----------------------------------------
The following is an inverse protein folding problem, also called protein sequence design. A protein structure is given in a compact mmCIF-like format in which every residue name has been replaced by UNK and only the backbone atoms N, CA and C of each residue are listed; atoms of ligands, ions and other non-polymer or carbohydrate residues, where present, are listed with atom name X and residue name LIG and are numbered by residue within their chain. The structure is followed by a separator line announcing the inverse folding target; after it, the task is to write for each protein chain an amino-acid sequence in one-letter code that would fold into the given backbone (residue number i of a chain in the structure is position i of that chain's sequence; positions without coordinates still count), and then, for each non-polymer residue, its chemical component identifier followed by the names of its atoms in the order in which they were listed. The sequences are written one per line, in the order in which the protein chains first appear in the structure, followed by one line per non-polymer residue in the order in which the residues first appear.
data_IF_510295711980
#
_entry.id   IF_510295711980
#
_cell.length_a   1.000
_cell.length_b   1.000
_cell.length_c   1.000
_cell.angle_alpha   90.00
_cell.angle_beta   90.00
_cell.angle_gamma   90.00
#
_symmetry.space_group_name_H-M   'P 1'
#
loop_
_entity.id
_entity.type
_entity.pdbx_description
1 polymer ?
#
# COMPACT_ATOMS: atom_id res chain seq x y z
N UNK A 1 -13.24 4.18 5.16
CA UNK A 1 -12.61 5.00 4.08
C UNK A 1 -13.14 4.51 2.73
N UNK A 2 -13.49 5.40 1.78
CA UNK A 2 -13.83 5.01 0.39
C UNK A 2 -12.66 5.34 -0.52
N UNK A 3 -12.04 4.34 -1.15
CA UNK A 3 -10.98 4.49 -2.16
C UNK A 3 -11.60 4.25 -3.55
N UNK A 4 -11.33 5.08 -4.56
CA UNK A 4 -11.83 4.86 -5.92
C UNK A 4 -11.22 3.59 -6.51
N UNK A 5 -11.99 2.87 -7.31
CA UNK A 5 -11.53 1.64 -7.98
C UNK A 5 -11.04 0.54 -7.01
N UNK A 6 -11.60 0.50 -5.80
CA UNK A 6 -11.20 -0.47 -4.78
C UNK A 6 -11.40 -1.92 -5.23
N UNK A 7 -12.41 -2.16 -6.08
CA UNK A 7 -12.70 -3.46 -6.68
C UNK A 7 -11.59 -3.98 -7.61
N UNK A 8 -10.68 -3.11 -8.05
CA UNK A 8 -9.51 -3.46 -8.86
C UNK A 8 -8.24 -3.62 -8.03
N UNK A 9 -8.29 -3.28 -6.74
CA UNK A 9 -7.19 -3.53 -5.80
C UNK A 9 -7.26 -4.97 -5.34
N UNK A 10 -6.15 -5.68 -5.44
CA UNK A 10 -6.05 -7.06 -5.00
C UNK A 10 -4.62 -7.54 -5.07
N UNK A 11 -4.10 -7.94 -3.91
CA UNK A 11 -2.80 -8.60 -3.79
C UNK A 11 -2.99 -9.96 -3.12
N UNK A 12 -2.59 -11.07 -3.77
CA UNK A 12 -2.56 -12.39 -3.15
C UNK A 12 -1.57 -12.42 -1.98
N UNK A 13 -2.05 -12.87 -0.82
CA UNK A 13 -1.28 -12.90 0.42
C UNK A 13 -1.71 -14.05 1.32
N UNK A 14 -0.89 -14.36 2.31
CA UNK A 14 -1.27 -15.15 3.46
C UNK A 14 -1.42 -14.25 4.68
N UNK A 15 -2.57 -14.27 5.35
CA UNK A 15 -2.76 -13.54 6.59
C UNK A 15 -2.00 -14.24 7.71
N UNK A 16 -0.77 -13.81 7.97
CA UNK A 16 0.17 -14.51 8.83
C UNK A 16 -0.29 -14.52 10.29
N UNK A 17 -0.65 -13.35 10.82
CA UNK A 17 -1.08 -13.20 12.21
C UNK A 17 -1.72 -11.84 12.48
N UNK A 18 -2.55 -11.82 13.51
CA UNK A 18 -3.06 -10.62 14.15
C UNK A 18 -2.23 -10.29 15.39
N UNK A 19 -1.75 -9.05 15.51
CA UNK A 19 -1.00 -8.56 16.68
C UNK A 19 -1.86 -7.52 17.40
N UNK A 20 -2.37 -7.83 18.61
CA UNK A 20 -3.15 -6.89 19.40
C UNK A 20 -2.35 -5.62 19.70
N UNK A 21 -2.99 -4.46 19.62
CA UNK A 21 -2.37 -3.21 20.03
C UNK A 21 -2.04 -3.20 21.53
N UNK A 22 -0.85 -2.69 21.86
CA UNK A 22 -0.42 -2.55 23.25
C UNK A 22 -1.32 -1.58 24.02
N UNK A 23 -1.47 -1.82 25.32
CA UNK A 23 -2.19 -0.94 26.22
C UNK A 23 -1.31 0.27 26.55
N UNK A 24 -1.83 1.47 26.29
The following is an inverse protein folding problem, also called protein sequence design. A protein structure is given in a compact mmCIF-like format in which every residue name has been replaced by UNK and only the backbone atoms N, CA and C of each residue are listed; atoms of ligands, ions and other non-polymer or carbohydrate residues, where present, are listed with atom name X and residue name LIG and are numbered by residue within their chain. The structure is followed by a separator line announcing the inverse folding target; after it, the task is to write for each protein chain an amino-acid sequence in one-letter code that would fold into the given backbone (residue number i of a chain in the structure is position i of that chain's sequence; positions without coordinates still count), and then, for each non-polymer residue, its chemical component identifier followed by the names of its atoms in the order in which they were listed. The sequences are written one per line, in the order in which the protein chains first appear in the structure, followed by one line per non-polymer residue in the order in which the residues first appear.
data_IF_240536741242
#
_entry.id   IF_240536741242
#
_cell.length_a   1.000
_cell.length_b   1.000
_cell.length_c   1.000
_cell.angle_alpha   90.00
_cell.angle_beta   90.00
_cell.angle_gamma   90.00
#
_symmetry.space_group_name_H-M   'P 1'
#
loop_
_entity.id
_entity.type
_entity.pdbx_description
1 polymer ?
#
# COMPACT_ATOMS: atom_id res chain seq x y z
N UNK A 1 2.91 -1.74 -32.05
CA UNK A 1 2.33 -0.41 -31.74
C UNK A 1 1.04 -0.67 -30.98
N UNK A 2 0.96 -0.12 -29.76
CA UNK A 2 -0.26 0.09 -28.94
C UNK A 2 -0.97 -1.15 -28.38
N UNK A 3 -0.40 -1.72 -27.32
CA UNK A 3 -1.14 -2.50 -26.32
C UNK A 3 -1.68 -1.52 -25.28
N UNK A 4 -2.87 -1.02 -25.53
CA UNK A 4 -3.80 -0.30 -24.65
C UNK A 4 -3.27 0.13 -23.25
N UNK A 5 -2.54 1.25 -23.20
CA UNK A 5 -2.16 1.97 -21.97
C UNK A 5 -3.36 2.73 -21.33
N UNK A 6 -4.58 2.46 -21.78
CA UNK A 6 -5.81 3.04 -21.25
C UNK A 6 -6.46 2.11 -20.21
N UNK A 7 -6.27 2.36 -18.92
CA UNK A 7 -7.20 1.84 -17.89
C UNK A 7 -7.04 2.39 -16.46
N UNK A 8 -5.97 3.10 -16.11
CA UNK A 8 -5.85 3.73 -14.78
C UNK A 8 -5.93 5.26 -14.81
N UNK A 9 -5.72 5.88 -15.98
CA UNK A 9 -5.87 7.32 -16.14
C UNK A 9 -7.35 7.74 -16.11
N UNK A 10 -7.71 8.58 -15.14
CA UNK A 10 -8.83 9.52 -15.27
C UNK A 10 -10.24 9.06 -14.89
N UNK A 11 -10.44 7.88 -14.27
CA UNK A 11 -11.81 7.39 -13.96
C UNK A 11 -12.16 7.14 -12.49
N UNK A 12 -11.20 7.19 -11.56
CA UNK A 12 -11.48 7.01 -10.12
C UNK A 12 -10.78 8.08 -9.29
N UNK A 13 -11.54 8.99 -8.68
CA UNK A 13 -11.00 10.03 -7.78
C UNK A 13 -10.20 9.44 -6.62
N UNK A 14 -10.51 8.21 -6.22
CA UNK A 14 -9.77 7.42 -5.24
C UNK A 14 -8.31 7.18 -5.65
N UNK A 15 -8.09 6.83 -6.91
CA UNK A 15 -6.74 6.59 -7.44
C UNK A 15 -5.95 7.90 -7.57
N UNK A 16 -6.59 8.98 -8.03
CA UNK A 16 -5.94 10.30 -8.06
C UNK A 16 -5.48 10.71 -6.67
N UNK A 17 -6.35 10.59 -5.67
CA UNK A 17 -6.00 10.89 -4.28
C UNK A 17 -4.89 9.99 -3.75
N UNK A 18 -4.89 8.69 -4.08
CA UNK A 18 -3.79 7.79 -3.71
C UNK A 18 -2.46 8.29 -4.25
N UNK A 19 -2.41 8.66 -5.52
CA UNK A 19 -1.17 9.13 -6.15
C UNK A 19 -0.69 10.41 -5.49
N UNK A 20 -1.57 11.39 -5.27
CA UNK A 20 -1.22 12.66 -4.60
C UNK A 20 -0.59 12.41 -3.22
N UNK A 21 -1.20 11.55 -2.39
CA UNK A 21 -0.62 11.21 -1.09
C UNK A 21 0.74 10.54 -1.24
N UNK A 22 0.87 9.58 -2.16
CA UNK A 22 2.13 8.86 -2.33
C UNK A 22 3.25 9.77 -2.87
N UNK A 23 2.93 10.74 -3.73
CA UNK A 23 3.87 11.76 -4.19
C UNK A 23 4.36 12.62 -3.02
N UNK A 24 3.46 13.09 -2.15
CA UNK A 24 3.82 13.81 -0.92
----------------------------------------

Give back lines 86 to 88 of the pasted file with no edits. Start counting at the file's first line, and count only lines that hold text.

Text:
CA UNK A 22 -0.42 -2.55 23.25
C UNK A 22 -1.32 -1.58 24.02
N UNK A 23 -1.47 -1.82 25.32